Monday, April 15, 2013

Taxes: Why So Complex? And Can They Be Simplified?

Today is ‘Tax Day’ and millions of Americans will have procrastinated and left preparation to the last minute. This is understandable given that we typically spend 6.1 billion hours and $168 billion complying with the draconian, monstrously long and complicated tax code – via paid tax preparers, accountants or using tax preparation software like Turbo-tax (which wifey and I used for the first time this year, given it was about 70% less than paying the accountant we’d used formerly.)

How complex is the tax code? For a perspective in the simplest reductive form, the original tax 'code' began with the 16th amendment and all of 30 words. Now, the official tax code consumes 4 million words and over 8,000 pages. To give a brief example of the complexity, consider just the taxes to be paid on insurance annuities or pensions therefrom. These are annuities-products that may become available after you’ve paid a set number of years into a life insurance product.

The IRS rules to do with compliance in this area are set out in Publication 939, e.g.

Merely a cursory reading will disclose the complexity – even with worked examples shown! It is little wonder that so many – who may be faced with such - turn to professional tax preparers. However, once one does the basic worksheet, and has the data, Turbo Tax can do in excellent job, including providing the working rationale.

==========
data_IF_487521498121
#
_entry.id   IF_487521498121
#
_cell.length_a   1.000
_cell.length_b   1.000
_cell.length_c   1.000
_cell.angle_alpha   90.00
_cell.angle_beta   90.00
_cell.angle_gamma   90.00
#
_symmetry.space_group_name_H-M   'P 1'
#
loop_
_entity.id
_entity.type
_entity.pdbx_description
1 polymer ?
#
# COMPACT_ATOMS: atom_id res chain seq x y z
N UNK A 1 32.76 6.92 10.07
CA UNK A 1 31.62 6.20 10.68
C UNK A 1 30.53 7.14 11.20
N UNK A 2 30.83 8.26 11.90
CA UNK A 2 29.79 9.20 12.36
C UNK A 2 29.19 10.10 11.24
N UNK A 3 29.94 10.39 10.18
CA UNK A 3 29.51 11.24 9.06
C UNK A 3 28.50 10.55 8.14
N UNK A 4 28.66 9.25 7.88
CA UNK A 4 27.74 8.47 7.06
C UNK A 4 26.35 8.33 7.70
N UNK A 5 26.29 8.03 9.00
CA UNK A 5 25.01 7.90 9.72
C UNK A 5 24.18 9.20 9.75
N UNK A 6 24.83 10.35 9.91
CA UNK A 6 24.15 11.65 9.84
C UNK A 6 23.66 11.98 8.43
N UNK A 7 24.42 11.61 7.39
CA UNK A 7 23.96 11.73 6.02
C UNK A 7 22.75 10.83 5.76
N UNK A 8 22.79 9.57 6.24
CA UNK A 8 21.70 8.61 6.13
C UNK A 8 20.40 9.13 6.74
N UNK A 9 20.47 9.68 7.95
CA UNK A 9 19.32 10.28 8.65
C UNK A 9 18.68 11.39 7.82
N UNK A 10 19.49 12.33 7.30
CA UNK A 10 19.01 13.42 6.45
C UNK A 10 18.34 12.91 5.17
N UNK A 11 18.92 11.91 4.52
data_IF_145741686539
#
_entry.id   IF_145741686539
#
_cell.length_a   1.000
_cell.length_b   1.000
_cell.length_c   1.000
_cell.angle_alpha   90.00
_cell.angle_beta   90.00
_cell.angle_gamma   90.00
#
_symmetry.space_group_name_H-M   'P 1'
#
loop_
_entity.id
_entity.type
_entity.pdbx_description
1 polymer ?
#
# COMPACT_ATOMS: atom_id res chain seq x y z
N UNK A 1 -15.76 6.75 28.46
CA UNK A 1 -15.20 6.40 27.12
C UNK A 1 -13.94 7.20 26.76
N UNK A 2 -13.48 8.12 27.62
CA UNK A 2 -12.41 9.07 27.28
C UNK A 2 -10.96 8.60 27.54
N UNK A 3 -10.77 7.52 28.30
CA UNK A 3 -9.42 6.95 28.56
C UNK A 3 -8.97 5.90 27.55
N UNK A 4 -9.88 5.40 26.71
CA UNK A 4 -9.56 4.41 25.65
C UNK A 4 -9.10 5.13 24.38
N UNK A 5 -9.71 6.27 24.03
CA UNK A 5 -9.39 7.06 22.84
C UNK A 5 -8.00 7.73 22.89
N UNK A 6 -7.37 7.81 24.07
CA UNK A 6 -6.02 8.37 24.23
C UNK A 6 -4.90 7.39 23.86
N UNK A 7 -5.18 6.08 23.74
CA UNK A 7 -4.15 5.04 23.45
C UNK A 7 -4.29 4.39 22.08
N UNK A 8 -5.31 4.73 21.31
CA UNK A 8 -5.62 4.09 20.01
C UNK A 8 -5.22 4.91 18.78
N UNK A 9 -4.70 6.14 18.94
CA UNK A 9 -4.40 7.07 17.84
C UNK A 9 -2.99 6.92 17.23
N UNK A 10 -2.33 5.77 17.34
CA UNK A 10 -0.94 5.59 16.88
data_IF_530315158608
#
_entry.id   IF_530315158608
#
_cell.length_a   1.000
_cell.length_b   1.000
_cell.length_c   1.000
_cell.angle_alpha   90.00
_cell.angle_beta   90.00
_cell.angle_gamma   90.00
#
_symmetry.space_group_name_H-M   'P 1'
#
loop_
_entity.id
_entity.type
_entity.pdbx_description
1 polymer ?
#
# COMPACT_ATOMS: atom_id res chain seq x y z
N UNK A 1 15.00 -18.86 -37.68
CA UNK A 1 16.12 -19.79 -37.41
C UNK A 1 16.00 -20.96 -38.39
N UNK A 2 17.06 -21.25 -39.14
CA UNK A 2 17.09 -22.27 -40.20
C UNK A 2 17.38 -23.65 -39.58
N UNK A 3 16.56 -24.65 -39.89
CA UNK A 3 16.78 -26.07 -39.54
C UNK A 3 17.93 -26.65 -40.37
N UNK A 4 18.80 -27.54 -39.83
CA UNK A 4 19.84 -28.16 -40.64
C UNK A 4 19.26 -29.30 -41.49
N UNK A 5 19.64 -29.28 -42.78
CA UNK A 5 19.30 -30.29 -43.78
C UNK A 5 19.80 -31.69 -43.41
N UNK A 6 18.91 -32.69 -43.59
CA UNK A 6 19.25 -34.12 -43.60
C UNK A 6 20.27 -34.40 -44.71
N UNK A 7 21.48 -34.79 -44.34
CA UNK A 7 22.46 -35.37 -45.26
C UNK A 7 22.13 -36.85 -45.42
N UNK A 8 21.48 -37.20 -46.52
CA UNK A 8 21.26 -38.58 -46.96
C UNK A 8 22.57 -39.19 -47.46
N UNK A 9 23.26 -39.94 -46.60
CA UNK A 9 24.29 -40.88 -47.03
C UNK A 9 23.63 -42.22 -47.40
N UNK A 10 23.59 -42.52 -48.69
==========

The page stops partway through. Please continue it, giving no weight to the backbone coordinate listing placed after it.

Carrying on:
So why are tax laws so complex? Mainly because of umpteen laws congress critters have passed and insinuated into the code, either to try to level the field for fairness, or to incorporate special perks, or to integrate new tax provisions such as occurred under the Bushie tax cuts.  Special corporate interests are also in up to their eyeballs in mucking up and making the tax code so ponderous. As Caroline Baum observed in her Denver Post piece (‘For 168 billion, We Should Get a Better Return’) yesterday:

“Chief Executive officers of some of the largest U.S. corporations join hands to ‘Fix the Debt’ by day, while at night they pay lobbyists lots of money to look after their interests in congress. It seems hypocritical but a CEO is accountable to shareholders.”

In other words, by grafting for lower taxes the same hypocrites who are barking to cut Social Security by day, command their lobbyists to push for easy tax-cut laws (and even write the legislation) at night. With this vast amount of money saved, they can then use it to buy back their own shares to artificially jack up the DOW – luring more small fry investors in – the ones who will most need Social Security later, so they can fleece them with the next correction.

Of course, the simplest alteration to the tax code would be one single flat tax. But even the most menial intelligence would grasp such a step would confer vastly greater benefits on a super- rich guy like Warren Buffet, compared to a WalMart worker. A ten percent tax hit on Buffet is basically pocket change for him, while for a WalMart worker earning only $15,000 a year it would mean 2 months of groceries. Clearly then, at the very least, several flat tax levels or marginal rates would be needed in order to ensure tax fairness.  This is exactly why any demand for progressive tax rates automatically incurs complexity. It is unavoidable if we insist on fairness.